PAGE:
Goldsmiths, University of London / June 13, 2014
More recent feminist and queer scholarship has begun to productively address the dark aspects of human subjectivity perceived to have a detrimental impact on the self-constituting practices of the positive self, such as shame, trauma, unhappiness, loss, pain, and melancholia, and to reconceptualise them not only as integral to the process of subject formation, but critical and productive affective states in which to engage political action.
This interdisciplinary conference addresses the ways in which feminist and queer research may be informed by embracing philosophical oppositions, the ‘negative double’ of the positive value. The conference will interrogate what can be learned from interventions focused on the interconnections between the negative and human agency, and how such a frame can inform ideas of feminist and queer practice.
Borrowing from Eve Sedgwick, this conference proposes that forms of the negative are “not distinctly ‘toxic’ parts of a group or individual identity that can be excised; they are instead integral to and residual in the processes by which identity itself is formed. They are available for the work of metamorphosis, reframing, refiguration, transfiguration, affective and symbolic loading and deformation (Sedgwick and Frank, 2003, p.63).”
If, like Sedgwick, we take up this challenge to valorise negative states of being as key conditions both for the production of meaning and being and as organising principles of identity, then we hope explorations into such states may provide the potential to open up new possibilities for politics and connection.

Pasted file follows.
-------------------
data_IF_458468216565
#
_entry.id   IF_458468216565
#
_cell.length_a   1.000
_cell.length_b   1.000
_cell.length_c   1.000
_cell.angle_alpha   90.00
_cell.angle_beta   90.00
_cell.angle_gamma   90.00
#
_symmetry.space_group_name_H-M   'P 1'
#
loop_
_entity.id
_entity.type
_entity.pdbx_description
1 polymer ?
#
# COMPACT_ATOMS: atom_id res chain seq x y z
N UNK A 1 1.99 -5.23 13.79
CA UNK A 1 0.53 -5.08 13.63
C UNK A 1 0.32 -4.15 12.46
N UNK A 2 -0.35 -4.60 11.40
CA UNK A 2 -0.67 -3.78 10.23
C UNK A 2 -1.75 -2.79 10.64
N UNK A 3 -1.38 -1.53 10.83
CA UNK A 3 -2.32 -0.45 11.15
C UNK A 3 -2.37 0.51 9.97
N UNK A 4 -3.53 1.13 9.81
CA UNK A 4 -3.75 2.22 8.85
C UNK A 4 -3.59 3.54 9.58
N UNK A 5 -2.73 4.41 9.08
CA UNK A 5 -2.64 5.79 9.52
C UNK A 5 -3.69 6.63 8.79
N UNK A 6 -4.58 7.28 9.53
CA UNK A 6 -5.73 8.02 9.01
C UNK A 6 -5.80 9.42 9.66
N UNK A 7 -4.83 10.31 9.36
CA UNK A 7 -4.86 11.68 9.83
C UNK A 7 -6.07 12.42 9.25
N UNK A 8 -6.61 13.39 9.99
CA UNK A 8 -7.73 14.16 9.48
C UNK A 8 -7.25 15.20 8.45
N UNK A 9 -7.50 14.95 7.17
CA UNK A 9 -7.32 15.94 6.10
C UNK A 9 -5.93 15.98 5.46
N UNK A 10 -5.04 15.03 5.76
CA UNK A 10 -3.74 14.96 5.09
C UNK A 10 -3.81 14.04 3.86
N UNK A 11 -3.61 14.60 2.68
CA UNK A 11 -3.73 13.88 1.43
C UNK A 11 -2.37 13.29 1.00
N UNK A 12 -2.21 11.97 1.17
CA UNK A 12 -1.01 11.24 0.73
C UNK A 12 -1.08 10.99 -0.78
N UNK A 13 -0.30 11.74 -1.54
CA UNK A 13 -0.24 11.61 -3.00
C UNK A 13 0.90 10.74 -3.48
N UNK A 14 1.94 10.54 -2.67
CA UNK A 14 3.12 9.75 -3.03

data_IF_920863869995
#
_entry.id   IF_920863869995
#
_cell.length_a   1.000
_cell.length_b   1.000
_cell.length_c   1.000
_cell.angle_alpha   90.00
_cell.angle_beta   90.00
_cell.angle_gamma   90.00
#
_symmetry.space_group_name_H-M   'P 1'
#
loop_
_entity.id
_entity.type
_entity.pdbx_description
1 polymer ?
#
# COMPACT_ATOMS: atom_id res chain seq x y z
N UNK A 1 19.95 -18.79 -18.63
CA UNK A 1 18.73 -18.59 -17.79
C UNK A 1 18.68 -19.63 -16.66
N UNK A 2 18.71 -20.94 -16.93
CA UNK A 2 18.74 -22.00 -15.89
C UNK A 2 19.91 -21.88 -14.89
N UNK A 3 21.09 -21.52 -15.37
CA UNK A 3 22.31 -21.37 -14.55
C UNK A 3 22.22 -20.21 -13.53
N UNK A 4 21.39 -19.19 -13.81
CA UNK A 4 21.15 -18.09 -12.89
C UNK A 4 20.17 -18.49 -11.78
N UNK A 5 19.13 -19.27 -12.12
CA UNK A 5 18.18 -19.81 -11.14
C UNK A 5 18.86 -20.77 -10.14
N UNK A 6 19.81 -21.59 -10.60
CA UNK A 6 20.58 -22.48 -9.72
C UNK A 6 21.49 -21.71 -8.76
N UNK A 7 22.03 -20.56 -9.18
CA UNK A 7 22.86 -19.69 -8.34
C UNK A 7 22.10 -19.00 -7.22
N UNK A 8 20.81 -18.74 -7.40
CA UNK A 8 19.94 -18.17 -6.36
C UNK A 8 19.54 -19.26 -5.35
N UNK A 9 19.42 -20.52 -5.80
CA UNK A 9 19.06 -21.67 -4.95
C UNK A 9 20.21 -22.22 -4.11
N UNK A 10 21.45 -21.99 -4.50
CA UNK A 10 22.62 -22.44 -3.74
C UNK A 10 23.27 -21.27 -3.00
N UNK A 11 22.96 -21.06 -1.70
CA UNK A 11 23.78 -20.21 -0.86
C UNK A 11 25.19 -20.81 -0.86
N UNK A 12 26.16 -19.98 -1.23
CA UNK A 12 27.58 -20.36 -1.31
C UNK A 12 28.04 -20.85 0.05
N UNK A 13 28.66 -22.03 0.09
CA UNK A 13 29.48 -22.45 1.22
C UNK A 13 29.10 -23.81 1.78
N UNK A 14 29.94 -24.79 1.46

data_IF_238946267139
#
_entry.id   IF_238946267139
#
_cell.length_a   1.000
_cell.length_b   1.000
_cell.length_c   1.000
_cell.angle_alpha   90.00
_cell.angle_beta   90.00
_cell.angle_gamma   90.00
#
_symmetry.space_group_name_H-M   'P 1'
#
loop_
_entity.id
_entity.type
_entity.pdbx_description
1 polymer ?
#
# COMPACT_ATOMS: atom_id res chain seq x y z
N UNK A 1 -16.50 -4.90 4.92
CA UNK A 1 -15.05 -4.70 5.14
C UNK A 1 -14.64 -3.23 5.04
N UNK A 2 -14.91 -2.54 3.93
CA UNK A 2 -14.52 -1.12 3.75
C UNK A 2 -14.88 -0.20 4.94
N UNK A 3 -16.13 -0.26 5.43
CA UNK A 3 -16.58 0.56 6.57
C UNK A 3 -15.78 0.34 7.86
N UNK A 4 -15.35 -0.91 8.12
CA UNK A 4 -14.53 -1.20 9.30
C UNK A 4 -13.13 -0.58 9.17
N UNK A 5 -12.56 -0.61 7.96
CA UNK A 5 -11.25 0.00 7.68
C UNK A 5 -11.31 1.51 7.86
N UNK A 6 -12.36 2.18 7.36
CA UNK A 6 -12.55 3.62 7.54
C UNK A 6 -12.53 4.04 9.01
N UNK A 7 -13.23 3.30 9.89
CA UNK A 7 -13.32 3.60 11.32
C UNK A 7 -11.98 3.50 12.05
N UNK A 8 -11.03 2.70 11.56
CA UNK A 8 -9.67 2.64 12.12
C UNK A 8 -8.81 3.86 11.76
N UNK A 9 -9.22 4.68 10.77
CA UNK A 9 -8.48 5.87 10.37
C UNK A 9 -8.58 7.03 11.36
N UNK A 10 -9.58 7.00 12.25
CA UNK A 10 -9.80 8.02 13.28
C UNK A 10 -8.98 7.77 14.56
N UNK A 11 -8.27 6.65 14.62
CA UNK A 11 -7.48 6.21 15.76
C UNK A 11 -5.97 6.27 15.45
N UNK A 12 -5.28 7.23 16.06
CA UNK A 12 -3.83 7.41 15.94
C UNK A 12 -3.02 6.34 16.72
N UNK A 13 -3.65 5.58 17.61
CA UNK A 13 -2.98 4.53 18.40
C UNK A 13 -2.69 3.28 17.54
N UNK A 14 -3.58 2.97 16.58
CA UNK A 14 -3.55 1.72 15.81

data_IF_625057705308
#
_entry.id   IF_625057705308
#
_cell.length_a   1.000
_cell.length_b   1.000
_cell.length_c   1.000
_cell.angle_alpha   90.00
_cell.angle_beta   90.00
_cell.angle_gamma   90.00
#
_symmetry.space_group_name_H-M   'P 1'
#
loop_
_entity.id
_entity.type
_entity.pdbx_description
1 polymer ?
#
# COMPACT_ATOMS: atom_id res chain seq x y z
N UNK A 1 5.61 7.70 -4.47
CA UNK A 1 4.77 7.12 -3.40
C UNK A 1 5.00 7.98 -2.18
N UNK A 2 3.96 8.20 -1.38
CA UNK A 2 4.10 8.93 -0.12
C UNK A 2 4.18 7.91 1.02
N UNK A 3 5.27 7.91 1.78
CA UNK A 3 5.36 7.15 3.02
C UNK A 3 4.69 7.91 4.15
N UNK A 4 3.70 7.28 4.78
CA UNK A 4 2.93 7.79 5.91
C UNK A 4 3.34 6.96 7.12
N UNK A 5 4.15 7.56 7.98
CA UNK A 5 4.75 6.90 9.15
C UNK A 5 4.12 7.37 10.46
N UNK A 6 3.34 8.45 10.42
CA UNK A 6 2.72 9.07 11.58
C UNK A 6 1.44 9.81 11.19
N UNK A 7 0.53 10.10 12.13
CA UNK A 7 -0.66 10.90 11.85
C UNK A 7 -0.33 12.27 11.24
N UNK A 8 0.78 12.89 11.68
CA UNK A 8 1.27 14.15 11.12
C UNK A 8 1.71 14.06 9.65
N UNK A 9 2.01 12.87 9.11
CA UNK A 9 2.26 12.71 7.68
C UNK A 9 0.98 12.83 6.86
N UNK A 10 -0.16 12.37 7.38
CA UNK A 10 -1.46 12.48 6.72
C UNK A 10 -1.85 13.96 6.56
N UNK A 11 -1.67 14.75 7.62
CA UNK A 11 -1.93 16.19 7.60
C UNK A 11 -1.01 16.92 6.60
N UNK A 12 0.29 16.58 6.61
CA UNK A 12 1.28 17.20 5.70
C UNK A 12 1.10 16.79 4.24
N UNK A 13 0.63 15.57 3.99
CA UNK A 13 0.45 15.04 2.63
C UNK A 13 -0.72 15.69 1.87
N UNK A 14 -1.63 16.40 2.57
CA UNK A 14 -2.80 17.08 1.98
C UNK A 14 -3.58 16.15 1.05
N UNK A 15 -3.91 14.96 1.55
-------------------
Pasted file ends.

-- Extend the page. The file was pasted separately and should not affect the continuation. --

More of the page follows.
We invite papers and panel proposals that explore how negative states and conditions of being such as unhappiness, irresponsibility, passivity, vulnerability, failure, shame, hesitancy, pain, dispossession, rage, madness and depression may provide loci from which action and political engagement can arise.
Please submit paper abstracts of 300-500 words along with a short biography of 100 words.
Panel proposals should include a 300-word description along with accompanying paper abstracts for the panel of 300-500 words. Please provide a short 100-word biography for each presenter.
Conference Keynote: Lisa Blackman, Professor in Media and Communications, Goldsmiths
Supported by the Centre for Feminist Research, Department of Media and Communications, and the Centre for Cultural Studies at Goldsmiths.